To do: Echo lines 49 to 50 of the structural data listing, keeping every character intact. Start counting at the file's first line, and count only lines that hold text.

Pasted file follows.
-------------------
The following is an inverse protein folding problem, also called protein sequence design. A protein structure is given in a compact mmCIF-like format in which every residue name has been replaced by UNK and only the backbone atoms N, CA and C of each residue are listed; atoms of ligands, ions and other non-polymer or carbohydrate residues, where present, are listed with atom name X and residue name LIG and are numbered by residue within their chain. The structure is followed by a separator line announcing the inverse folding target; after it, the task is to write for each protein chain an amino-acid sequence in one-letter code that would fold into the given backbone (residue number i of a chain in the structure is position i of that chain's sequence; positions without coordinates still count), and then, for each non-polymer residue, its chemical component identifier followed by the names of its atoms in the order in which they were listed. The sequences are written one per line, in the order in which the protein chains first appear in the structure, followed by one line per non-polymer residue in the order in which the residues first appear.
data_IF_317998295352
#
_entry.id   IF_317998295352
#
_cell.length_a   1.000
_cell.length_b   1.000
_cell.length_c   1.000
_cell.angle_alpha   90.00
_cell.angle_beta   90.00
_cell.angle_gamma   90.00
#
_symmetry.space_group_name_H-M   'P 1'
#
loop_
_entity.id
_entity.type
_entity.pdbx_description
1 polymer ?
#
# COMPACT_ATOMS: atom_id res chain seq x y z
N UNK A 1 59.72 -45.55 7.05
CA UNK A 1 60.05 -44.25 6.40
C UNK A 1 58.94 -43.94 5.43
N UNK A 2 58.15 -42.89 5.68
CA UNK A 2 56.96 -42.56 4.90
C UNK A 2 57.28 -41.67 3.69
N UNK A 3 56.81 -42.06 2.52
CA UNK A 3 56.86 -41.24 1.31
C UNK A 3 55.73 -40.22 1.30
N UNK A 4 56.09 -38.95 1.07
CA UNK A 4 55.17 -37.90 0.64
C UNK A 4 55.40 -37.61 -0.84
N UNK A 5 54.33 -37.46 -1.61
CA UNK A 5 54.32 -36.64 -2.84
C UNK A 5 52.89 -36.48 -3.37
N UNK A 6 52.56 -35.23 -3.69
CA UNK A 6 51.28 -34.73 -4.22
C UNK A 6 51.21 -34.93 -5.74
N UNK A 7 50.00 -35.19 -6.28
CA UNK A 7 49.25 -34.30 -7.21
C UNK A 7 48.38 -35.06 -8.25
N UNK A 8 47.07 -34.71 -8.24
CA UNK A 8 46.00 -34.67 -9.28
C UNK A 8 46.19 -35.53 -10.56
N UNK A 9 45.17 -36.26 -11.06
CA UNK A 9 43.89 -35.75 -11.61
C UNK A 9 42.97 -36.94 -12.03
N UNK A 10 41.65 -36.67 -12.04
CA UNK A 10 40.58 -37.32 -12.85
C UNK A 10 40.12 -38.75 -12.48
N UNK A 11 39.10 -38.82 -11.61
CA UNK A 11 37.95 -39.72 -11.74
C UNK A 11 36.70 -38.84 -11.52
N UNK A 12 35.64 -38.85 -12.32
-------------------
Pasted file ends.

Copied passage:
N UNK A 10 41.65 -36.67 -12.04
CA UNK A 10 40.58 -37.32 -12.85